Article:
EBIT-EPS Analysis

By Yuriy Smirnov Ph.D.


EBIT-EPS analysis is a technique used to determine the optimal capital structure in which the value of earnings per share (EPS) has the highest amount for a given amount of earnings before interest and taxes (EBIT). In other words, the objective of EBIT-EPS analysis is to determine the effect of using different sources of financing on EPS.


EBIT-EPS indifference point is an important tool used to choose between two alternative financing plans. The formula to calculate it is as follows:

(EBIT - IA)(1 - T) - PDA  =  (EBIT - IB)(1 - T) - PDB


EBIT – earnings before interest and taxes

IA – interest expense in financing plan A

IB – interest expense in financing plan B

T – corporate income tax rate

PDA – preferred dividends payable in financing plan A

PDB – preferred dividends payable in financing plan B

SA – amount of common stock outstanding in financing plan A

SB – amount of common stock outstanding in financing plan B

The indifference point is the value of EBIT where both financing plans would bring the same EPS. In other words, there is no difference in the two alternative financing plans.

EBIT-EPS graph

Let’s assume that management of a company is considering two alternative capital structures.

  1. Financing plan A with high financial leverage (debt financing)
  2. Financing plan B with low financial leverage (equity financing)

The EBIT-EPS graph for both alternative capital structures is given in the figure below.

EBIT-EPS graph

When EBIT reaches the EBIT-EPS indifference point, both financing plans generate equal EPS. However, if EBIT has a lower value, equity financing will generate higher EPS than debt financing. For any value of EBIT to the right of the indifference point, debt financing will give a higher value of EPS because of a higher degree of financial leverage.


Management of Total S.E. Inc. is considering two alternative financing plans. The detailed information is given in the table below.

The par value of common stock is $10, preferred stock has $100 par value and 15% dividend, and long-term debt is presented by 10-year bonds of $1,000 par value and a fixed annual coupon rate of 8%. The corporate income tax rate is 30%.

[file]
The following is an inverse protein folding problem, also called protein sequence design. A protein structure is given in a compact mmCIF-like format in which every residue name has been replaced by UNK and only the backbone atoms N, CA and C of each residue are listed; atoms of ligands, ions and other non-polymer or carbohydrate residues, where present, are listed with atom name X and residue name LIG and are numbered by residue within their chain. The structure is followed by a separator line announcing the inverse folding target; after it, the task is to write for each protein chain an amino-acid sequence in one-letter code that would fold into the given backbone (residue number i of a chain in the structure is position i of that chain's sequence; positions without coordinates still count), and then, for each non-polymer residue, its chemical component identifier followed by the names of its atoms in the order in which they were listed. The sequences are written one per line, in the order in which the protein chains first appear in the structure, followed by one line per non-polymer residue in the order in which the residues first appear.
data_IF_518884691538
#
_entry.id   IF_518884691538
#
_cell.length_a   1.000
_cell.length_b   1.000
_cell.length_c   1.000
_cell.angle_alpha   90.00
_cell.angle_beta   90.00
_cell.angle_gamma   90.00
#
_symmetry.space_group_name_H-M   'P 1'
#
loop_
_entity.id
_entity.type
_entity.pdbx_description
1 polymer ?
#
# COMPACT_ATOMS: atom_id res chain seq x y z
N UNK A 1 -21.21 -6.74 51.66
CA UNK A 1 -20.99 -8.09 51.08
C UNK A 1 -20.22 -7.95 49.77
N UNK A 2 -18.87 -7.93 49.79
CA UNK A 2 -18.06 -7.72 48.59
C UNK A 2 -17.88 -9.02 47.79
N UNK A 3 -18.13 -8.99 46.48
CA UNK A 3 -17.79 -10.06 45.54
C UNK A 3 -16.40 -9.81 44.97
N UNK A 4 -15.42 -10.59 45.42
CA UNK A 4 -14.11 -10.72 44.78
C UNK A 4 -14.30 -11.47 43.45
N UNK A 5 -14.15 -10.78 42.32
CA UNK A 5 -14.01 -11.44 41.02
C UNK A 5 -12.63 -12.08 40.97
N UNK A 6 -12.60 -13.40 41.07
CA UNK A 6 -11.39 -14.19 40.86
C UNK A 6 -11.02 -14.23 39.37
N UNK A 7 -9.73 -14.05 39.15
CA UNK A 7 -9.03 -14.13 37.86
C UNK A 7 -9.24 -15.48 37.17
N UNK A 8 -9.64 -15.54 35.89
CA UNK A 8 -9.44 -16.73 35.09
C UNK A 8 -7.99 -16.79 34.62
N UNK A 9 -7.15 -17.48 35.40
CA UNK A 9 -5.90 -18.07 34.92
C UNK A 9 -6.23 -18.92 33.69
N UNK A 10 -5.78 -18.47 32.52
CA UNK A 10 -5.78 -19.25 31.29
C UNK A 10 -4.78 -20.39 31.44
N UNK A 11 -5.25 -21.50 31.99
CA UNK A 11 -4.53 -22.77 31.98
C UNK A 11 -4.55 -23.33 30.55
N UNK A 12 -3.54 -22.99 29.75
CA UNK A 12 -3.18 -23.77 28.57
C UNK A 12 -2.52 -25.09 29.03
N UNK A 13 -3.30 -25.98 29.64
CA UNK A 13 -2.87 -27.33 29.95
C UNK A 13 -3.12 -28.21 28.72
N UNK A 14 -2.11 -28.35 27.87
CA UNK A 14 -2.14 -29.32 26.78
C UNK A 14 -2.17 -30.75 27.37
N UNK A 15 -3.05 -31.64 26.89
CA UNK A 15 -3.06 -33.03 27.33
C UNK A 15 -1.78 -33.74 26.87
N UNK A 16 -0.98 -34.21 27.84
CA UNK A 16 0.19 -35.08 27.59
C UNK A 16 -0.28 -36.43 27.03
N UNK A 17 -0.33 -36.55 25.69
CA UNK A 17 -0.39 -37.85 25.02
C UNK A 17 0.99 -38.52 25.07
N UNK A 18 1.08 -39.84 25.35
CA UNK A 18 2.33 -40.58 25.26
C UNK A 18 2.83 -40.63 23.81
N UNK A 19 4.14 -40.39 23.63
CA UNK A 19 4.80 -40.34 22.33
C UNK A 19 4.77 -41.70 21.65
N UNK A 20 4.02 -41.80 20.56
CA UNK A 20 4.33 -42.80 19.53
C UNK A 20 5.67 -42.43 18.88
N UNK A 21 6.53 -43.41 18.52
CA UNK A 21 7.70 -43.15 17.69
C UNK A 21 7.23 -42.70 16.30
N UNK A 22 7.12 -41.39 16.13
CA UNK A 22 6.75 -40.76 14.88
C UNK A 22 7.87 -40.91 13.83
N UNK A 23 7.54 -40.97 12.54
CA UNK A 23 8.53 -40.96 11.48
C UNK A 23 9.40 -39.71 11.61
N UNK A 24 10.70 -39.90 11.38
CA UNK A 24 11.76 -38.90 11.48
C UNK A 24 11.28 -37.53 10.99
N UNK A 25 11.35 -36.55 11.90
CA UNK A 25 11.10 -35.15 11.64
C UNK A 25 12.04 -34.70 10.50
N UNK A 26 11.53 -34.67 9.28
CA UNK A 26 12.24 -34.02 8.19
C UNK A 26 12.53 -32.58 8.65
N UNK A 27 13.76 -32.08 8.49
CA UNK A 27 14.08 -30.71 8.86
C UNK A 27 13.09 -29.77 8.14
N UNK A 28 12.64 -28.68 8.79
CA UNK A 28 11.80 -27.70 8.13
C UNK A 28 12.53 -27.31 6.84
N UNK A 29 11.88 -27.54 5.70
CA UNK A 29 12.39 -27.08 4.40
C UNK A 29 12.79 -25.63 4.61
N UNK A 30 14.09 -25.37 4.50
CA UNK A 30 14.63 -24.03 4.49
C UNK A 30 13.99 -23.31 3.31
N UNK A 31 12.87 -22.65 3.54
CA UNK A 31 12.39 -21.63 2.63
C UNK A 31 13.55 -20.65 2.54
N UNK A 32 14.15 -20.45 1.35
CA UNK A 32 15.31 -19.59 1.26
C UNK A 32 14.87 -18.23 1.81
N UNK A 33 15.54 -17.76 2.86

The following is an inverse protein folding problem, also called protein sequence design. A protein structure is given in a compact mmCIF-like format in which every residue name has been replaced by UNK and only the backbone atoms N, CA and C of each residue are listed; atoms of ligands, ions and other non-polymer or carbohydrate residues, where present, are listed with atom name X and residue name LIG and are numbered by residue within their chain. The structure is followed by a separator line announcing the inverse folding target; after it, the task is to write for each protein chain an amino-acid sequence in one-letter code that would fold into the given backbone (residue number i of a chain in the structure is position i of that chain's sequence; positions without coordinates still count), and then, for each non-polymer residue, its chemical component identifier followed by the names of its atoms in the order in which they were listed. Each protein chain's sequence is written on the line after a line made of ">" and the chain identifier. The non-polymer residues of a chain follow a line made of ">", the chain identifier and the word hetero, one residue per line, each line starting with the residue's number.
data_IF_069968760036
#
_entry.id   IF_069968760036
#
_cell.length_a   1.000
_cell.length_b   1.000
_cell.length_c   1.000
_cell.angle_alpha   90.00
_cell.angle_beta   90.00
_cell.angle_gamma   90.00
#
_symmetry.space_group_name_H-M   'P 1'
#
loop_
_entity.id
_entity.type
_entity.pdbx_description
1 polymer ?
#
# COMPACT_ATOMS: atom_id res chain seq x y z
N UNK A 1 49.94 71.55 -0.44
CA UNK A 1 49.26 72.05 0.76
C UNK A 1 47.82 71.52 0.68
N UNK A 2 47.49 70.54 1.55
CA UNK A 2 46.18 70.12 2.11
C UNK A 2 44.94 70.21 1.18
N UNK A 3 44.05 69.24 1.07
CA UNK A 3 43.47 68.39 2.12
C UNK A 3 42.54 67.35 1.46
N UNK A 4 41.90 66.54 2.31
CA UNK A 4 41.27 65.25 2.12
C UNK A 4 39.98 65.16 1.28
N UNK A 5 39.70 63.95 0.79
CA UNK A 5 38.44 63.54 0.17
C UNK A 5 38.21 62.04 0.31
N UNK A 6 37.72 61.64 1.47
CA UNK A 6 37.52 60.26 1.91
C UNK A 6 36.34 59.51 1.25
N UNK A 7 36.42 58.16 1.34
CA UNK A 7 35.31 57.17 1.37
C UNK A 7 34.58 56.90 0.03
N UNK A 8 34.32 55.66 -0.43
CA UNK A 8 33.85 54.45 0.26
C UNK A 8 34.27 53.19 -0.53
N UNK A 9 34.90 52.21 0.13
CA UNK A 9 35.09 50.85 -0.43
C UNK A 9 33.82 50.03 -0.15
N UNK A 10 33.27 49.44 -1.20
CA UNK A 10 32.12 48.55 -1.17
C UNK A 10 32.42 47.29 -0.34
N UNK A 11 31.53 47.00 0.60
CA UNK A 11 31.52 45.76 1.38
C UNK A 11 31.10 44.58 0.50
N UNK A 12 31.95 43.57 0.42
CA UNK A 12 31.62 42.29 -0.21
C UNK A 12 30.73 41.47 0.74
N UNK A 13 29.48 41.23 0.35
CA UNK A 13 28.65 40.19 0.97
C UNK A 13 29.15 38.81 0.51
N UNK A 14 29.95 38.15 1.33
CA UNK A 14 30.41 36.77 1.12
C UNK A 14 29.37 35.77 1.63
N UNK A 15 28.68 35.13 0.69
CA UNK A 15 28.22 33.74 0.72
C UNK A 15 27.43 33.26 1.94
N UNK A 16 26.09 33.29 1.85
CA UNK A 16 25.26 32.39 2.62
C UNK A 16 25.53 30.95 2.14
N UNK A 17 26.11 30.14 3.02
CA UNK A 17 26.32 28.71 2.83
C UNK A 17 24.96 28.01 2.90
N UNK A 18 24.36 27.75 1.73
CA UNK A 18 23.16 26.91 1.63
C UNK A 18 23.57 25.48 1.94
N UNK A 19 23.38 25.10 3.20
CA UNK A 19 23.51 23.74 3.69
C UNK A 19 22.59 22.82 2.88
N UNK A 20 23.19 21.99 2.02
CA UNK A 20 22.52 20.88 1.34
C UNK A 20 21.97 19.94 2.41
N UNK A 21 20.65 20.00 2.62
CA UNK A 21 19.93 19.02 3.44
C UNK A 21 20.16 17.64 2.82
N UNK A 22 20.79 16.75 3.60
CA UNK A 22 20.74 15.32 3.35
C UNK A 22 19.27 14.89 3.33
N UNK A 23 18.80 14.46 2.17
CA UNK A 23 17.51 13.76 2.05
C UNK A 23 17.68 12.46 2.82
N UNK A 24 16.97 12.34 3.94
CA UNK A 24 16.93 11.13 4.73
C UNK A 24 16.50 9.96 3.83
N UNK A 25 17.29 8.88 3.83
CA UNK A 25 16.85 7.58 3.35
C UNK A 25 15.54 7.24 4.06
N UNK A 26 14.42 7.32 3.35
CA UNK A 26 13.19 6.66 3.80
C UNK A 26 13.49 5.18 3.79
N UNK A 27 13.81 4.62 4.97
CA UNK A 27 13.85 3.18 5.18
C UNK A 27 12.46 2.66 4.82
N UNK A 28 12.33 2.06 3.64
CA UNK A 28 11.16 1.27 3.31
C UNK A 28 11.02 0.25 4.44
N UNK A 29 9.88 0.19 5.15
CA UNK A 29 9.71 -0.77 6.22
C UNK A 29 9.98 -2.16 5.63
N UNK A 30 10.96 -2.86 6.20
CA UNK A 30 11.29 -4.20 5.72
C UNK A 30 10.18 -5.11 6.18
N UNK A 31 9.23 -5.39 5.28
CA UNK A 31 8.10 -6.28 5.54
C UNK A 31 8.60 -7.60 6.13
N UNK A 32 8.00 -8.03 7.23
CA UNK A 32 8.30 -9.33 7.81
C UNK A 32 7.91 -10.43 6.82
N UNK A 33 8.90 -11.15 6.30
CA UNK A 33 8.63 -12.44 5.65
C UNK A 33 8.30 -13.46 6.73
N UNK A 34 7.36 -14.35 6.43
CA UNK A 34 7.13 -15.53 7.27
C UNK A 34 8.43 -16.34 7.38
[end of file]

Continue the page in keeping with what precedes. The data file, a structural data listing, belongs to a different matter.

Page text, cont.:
The first step of EBIT-EPS analysis is to find the indifference point. Thus, we have to calculate interest expense and preferred dividends for each financing plan.

IA = $5,000,000 × 8% = $400,000

IB = $13,000,000 × 8% = 1,040,000

PDA = $3,000,000 × 15% = $450,000

PDB = $2,000,000 × 15% = $300,000

SA = $15,000,000 ÷ 10 = 1,500,000

SB = $8,000,000 ÷ 10 = 800,000

Let’s make an equation using the data above.

(EBIT - $400,000)(1 - 0.3) - $450,000  =  (EBIT - $1,040,000)(1 - 0.3) - $300,000
1,500,000 800,000

Having solved this equation, we get an indifference point of $1,955,102, that is, for such a value of EBIT, each financing plan will give the same earnings per share of $0.4257. The EBIT-EPS graph is shown below.

EBIT-EPS analysis

If the expected EBIT is lower than $1,955,102, financing plan A will demonstrate a higher EPS. Otherwise, the capital structure of financing plan B should be preferred.

Advantages and disadvantages of EBIT-EPS analysis


  1. Financial planning. Applying EBIT-EPS analysis allows earnings per share to be maximized for any given value of earnings before interest and taxes. It helps to choose the best financing plan.
  2. Comparative analysis. Such analysis is possible not only for a company as a whole but also for a specific product, project, department, or market.
  3. Determination of target capital structure. Depending on the expected EBIT, management of a company is able to determine the target capital structure for maximizing EPS.


  1. Risk is not taken into account. EBIT-EPS analysis does not take into account the risks associated with debt financing. In other words, a higher EPS associated with using financial leverage implies a higher risk that has to be taken into account by management.
  2. Complexity. The more alternative financing plans are considered, the higher the complexity of the calculations.
  3. Limitations. The technique does not account for limitations in raising various sources of financing.